Mr. Boxberger, you are exploring a finger orthosis that is made using a 2.5D printing process and that might one day replace prefabricated, off-the-shelf orthoses. What makes your 2.5 D printing process so unique?
Lukas Boxberger: The term "2.5D" does not refer to the actual printing process but serves to illustrate the concept. In reality, we use a conventional 3D printer to make the orthosis. However, in this case, we only print several millimeters to build up the height of the orthosis, which means we don’t create a complex shape, but rather a strip. It is used to integrate the wires. To do this, we developed a special printer head at the Fraunhofer IWU. This process allows us to make orthoses of different sizes and devices for the finger, arm, or foot. The benefit here is that you can later mold the plastic.
How do you heat the plastic?
Boxberger: The plastic is heated via the integrated wire by using electrical current. The heat from the wire enables the plastic to reach the right temperature so you can mold it. You knead the plastic gently to shape it into the desired form.
Our printer head allows us to integrate wires into the plastic during the printing process. We can vary both the polymer and the wire depending on the required electrical function.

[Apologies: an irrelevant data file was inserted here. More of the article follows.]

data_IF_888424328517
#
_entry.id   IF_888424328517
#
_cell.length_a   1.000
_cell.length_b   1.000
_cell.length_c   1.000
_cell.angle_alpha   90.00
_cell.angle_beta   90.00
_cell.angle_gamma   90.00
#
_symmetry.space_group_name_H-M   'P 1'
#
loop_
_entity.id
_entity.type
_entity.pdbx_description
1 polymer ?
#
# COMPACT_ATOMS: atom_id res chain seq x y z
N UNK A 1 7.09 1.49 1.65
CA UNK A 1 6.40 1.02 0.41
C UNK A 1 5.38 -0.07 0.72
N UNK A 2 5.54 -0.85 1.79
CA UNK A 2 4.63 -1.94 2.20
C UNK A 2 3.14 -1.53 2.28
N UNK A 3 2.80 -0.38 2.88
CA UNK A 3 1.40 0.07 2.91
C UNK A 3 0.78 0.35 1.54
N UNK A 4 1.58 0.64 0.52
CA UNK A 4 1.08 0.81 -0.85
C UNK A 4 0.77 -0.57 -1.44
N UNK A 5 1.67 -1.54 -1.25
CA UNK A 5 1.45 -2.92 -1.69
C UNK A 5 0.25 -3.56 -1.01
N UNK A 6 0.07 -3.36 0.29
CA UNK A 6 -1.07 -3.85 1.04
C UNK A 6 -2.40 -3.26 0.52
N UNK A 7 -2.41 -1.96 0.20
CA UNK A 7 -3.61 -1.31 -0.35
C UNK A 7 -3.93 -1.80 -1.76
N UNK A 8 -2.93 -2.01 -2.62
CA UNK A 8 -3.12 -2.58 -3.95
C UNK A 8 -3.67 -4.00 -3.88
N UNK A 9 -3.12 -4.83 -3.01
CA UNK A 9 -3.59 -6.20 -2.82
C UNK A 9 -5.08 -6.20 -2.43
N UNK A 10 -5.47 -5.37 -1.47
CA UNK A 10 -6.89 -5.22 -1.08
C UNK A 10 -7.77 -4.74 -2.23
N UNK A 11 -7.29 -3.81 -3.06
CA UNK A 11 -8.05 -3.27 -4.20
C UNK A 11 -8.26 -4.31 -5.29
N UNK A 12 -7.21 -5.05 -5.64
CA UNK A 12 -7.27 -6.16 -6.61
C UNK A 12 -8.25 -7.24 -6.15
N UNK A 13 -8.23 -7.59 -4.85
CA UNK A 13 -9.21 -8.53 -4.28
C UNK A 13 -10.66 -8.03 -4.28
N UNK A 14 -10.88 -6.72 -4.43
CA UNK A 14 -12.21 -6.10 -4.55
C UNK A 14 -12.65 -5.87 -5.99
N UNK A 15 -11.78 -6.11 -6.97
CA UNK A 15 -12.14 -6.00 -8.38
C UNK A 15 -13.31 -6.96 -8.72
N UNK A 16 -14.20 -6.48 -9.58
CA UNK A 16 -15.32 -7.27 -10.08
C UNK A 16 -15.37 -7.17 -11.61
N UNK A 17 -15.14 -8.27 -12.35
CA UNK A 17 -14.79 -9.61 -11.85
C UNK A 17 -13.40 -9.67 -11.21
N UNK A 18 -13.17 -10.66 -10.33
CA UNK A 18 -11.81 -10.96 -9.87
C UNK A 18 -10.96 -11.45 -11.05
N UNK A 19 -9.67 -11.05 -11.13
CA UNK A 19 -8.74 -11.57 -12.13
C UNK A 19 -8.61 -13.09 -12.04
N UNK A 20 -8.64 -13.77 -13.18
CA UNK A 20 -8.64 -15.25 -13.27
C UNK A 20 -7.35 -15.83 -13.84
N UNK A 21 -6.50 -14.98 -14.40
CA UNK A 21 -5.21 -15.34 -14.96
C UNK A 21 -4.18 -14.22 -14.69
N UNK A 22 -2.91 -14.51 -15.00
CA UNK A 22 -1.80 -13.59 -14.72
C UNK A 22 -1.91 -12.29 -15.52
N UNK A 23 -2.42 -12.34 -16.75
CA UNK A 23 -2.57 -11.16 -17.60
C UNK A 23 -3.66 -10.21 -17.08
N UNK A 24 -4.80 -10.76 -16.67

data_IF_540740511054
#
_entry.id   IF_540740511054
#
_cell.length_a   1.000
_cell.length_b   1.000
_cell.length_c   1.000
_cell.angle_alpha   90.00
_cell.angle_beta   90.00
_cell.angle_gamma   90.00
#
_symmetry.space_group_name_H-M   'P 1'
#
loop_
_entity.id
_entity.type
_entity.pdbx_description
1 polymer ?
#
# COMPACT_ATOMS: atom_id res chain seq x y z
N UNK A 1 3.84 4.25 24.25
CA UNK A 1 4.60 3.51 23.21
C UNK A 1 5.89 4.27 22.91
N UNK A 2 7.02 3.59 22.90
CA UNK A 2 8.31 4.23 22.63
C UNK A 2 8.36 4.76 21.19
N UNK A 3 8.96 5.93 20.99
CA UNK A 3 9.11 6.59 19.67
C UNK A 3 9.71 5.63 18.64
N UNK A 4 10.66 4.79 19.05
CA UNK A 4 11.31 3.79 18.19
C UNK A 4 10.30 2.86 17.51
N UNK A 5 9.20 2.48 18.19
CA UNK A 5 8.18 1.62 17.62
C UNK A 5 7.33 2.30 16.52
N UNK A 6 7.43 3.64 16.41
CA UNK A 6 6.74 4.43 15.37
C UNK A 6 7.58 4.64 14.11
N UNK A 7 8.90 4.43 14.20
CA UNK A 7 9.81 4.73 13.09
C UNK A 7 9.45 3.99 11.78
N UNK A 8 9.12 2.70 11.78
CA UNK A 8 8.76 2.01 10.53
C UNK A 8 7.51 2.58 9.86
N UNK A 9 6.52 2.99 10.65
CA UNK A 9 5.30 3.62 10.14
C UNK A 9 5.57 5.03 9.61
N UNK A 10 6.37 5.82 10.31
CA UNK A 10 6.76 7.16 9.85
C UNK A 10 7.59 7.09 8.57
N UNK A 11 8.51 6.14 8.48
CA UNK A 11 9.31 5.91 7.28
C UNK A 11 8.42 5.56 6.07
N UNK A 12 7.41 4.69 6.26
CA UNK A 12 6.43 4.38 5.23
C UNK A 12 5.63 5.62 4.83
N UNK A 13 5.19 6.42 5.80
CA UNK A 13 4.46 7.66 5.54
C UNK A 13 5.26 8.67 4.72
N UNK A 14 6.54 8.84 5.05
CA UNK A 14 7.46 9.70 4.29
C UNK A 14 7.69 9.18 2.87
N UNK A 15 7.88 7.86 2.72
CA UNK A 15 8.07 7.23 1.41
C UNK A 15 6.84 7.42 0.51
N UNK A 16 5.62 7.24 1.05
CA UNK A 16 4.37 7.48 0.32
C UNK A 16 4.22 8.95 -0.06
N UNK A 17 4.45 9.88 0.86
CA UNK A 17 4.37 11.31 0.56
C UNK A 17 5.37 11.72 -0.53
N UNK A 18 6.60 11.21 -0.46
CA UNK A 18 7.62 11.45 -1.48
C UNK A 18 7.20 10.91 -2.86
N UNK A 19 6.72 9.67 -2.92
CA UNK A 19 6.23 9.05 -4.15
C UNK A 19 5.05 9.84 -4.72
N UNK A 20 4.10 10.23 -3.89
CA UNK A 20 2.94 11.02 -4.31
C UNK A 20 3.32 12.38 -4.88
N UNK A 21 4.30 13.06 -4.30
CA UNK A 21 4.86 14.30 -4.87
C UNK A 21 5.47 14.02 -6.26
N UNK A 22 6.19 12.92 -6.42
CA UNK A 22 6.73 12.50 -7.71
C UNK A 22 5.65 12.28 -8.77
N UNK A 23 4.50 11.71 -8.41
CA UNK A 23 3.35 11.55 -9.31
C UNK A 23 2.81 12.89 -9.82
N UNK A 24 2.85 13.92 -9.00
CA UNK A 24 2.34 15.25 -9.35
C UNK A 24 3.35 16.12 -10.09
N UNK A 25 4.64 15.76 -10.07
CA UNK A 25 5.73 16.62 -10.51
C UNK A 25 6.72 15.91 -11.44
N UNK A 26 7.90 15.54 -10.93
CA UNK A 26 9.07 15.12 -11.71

How warm does the plastic get?
Boxberger: The temperature our first prototypes reach is currently 60°C. However, we are working on a solution that facilitates moldability at 35 degrees Celsius and depends on the plastic you choose. The point of moldability is achieved very quickly as you only heat the finger orthosis for about 30 seconds. At this point it can be molded and becomes solid again after 30 seconds of cooling. This makes it possible to quickly readjust the orthosis during the treatment process should you need a different angel for the finger, for example. I can see this technique being used in the treatment of scoliosis as it pertains to the support corset suffers must wear. It would be a big advantage if you could make quick adjustments to the structure.
When it comes to further development, a great feature would be the option of using an orthosis on more than just one patient. For now, we haven’t factored in sterilization processes in the materials selection, though it would be interesting to take our research in this direction as well.